TLC’s New Seminar – The Courage to Ask: The Psychodrama of Money and Freedom in the Courtroom
Special article by: Bill Gilbert, Spokane, WA (TLC 2014)
Asking a jury for money is the critical juncture in the closing argument of any civil damages case. It is also extremely difficult for many lawyers. How can our jury award money damages and give the client the justice they deserve, when we can’t even summon the courage to ask for money? How do they figure out how much justice to “give” a client when we ourselves don’t know what justice looks like, whether “give” is something a jury can do in the first place, and when we’re frankly messed up in thinking about money from our own lives?
Why is it so hard for some of us to ask for money?
Why does it make us uncomfortable?
When do we ask?
Why do we ask?
How do we ask?
When and how do we prepare our jury for the ask?
All of these questions are important in every damages case we try. We all know this – so why is it so difficult? Why do we read books, watch YouTube videos, and attend seminars in hope that we’ll see some clever turn of a phrase we can copy and mimic that will land perfectly with every jury in every case?
Lawyers, including really good lawyers, inevitably struggle with these questions. I struggle with these questions in every case. What is the number? If I ask for too much the jury will think I’m a greedy lawyer and may punish my client. If I don’t ask for enough, the jury will be angry at me for that. It’s always a struggle.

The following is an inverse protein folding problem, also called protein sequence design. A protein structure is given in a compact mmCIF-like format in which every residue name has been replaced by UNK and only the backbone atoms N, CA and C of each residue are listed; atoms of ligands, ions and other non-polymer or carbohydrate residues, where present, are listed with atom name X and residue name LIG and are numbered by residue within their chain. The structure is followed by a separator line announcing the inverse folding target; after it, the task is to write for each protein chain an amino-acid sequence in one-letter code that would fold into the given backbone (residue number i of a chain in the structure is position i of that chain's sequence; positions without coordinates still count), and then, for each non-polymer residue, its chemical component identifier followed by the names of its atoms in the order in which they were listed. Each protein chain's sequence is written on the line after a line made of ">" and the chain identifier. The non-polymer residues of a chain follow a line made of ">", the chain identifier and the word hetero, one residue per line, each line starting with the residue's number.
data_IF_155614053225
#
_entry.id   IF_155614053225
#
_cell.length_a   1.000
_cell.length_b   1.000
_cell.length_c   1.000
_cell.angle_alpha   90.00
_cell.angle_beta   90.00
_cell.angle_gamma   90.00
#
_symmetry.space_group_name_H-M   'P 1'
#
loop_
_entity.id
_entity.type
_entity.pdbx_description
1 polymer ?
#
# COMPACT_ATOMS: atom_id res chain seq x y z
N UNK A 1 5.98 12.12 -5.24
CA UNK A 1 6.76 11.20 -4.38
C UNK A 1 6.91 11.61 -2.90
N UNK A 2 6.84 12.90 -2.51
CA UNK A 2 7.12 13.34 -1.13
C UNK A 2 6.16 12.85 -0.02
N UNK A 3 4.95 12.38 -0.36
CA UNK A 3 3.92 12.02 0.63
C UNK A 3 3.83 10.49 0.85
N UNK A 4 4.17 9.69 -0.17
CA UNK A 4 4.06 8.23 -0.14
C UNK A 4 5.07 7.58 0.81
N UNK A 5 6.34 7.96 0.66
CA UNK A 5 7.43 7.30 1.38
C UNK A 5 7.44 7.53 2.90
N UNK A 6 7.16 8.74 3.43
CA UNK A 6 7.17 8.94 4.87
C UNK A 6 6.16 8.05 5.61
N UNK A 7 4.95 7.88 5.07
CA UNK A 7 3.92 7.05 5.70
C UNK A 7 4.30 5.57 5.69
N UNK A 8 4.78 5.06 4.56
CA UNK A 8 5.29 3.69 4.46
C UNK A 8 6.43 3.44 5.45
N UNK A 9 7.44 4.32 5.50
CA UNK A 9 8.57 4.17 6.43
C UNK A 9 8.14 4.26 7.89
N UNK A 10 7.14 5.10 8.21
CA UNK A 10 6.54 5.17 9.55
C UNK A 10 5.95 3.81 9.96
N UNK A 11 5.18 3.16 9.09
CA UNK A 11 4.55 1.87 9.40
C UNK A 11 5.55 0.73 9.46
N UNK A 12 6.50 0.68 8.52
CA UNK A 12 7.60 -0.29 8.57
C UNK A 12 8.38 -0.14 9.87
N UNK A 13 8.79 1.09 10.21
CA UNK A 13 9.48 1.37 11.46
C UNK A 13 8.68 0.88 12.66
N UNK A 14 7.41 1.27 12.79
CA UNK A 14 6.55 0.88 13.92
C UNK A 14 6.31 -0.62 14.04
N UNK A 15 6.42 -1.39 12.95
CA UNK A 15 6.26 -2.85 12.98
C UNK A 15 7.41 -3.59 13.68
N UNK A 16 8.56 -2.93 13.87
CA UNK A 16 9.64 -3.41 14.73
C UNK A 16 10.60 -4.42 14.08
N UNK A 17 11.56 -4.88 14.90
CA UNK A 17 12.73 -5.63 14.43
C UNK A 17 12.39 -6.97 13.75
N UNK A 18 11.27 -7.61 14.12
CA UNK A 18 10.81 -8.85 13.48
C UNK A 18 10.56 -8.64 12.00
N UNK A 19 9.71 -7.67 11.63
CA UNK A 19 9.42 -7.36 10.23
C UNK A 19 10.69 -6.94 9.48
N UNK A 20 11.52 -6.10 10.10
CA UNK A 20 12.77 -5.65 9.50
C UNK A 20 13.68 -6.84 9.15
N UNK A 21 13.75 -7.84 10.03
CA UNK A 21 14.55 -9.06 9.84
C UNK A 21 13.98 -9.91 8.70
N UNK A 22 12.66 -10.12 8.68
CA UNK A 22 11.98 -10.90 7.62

I once spent four hours with a juror who had just been part of a 12-person jury who returned a verdict for the defense in a 5-week medical malpractice case. The trial case was not one of mine – the juror just happened to be a witness for me in another case. When I found out she was on the panel, I asked her to speak with me. It was a priceless conversation.
The case was brought against local physicians and a hospital. After a 5-week trial, the jury reached a verdict in less than 30 minutes. What turned the jury off? The ask … frighteningly, after 5 weeks of evidence, it was the plaintiff’s lawyer’s ask that killed the momentum for the plaintiff. My juror told me that the entire panel was sympathetic to the plaintiff. They were ready to award money damages. They weren’t angry at the defendant; they were just feeling empathetic with the plaintiff. My juror said she was ready to order a verdict to pay some money – and so was everyone else – some money … but how much? All they needed was a reasonable number – and some direction on what “reasonable” would be. Then closing happened … and then the ask came … and suddenly, it was all over.
In closing, counsel for the plaintiff walked through the entire trial; he revisited all of his expert’s arguments on standard of care violations; he rehashed the realities of damages, past and future; he walked through each jury instruction; he used fancy charts and spreadsheets, and medical exhibits and went on and on and on. Just when the jury was just about asleep, the judge starting his second Sudoku puzzle of the closing, and opposing counsel’s yellow pad full of mindless doodles, plaintiff’s counsel stopped and looked at the jury and exclaimed, for the first time in the entire trial process, “we want $45 MILLION DOLLARS.”
Full stop. Game over.